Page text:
By RFT Staff
By Keegan Hamilton
By Gavin Cleaver
By Sam Levin
By Sam Levin
By Sam Levin
By Sam Levin
By Sam Levin
We don't know about you, but Unreal was thirsty for more after reading the St. Louis Post-Dispatch's "exclusive interview" with InBev chief/Anheuser-Busch bidder Carlos Brito last week. In his informal meeting with the daily, Brito (dressed in a shirt with no tie!) discussed his dedication to St. Louis, his love of Cardinals baseball and his fondness for draft horses with white ankles. "Why would I change the Clydesdales if the Clydesdales are the thing that most people remember?" said Brito.
The chairman of the Belgian-based beer giant went on to describe Budweiser as "America in a bottle."
Which led Unreal to wonder: What does that make Natty Light? "Sauget in a can?"
Here are a few more questions we plan to ask Brito as soon as he calls us back:
• Which goes better with a cold Budweiser: Belgian chocolate or Belgian waffles?
• Can you say: "InBev Park at Busch Stadium"?
• When can we expect a "Today we salute you, Mr. Corporate Takeover Architect" Real Men of Genius spot?
• Would you please bring back Spykes? We miss Hot Melons!
• Given your desire to make Budweiser a global brand, are you making the "Bud Bowl" a soccer match instead of a football game?
• Hey, tiger, what's your "Born On Date"?
Who's That Lady?
Hard to believe that in four short months American voters will vote to place in the White House either an outspoken black attorney from Chicago or a feisty millionaire from Arizona. So who's it going to be? Michelle Obama or Cindy McCain? The two have already traded barbs on the campaign trail, and the rhetoric is guaranteed to ramp up as we approach November. (Can you say "catfight"?) For more on what we can expect from these potential first ladies, Unreal called up Betty Winfield, a journalism professor at the University of Missouri and an expert on how the media covers the wives of presidential candidates.
Unreal: Does anyone really care about the first lady?
Betty Winfield: That's a good question. There is certainly nothing in the Constitution that says a president has to be married. We have had a bachelor president in James Buchanan and a widower in Thomas Jefferson. But for over 200 years, people have created an expectation of candidates having a first lady. We have no highly elected female politicians and for good or bad this woman becomes a symbol of American womanhood.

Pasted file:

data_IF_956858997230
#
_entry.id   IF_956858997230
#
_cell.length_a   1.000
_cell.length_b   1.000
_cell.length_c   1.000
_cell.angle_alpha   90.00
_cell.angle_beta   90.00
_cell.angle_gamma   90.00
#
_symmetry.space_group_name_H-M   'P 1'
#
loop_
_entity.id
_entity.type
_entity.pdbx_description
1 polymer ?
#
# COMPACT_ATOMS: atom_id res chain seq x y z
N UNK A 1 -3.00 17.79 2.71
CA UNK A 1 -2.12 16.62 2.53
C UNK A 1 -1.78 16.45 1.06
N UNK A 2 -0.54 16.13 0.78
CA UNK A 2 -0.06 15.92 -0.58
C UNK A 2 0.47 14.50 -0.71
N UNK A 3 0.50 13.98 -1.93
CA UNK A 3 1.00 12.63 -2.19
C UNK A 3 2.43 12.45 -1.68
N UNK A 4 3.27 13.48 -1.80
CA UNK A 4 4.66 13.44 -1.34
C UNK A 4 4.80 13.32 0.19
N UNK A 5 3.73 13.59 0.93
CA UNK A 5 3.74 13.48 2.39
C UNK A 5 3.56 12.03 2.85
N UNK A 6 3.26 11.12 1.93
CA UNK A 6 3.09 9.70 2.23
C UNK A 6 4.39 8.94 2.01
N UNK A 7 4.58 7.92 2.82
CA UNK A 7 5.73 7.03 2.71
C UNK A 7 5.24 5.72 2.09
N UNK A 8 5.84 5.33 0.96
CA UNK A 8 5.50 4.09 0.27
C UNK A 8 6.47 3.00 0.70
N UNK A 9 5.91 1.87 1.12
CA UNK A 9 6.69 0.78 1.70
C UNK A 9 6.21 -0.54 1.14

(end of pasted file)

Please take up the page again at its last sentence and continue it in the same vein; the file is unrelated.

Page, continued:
Hmmm. Sounds like our notion of a first lady is a bit of an anachronism.
I think it is. Look at the wife of French president Nicolas Sarkozy. She's a former model who just put out a new pop album. Can you imagine Laura Bush — or any U.S. first lady — doing the same? Never.
That said, it doesn't hurt for a first lady to be a hottie like Michelle or Cindy, right?
It didn't for Jackie Kennedy. The media would note how she made the stage so much more attractive. But really, ever since Nancy Reagan and Rosalynn Carter, most of these women are highly educated. They have careers of their own, and then they're supposed to go into a traditional spouse mode once their husband is elected president?
Is the media going light on the ladies this year?
Cindy has some skeletons in her closet that haven't come up much. She was reportedly addicted to pain pills for a while. With Michelle the questions mostly revolve around her outspokenness. I think her critics are still looking for something to grab hold of.
How can the public get to know these women in a more meaningful way? Perhaps a bake-off? Or maybe a swimsuit competition?
Oh, I'm not going there. What if they don't want to go swimming?
Local Blog O' the Week
"One Dad's Life"
Author: Gregg Mueller
About the blogger: In his own "One-Line Bio" words: "I'm a married 40-something dad with 2 kids.
Recent Highlight (June 30): An Evening with Rebecca
For whatever reason, I suspected at least 50% of which was to give me a chance to go, Rebecca said at 7:25 PM that she would like to go with me. Well, I made a snap decision to take her and approximately four minutes later, Rebecca and I were dressed in our Rush concert garb and out the door and on the way to try and make an 8:00 PM start time.
I was actually happy with this last minute arrangement the more I thought about it because there aren't too many things, at least big things, that Rebecca and I get a chance to do together. This would give us a big chunk of quality time. Additionally, seeing Rush play is probably my favorite thing in the world, and I'd get to share this one on one with my first-born alone!
[...]The concert was excellent with near sonic perfection, as Rush always is. (when you've been playing that long, you can afford the best gear, staff, and sound!) I enjoyed telling Rebecca about the history and inspiration behind many of the songs, about how old I was when the older songs came out, and what I remembered most about them, from a musical standpoint. It was some nice one-on-one time even during the concert. This was not a new experience for Rebecca (we attend many different musical events and she has even seen Rush two previous times), but with her being 12, now, there is so much more she "gets" and we can discuss. Just the "people watching" was fun for both of us. There are all sorts of interesting characters at a show such as this! If you've been to a big rock concert, you know what I'm talking about. If not, let your imagination run wild...you're probably right!
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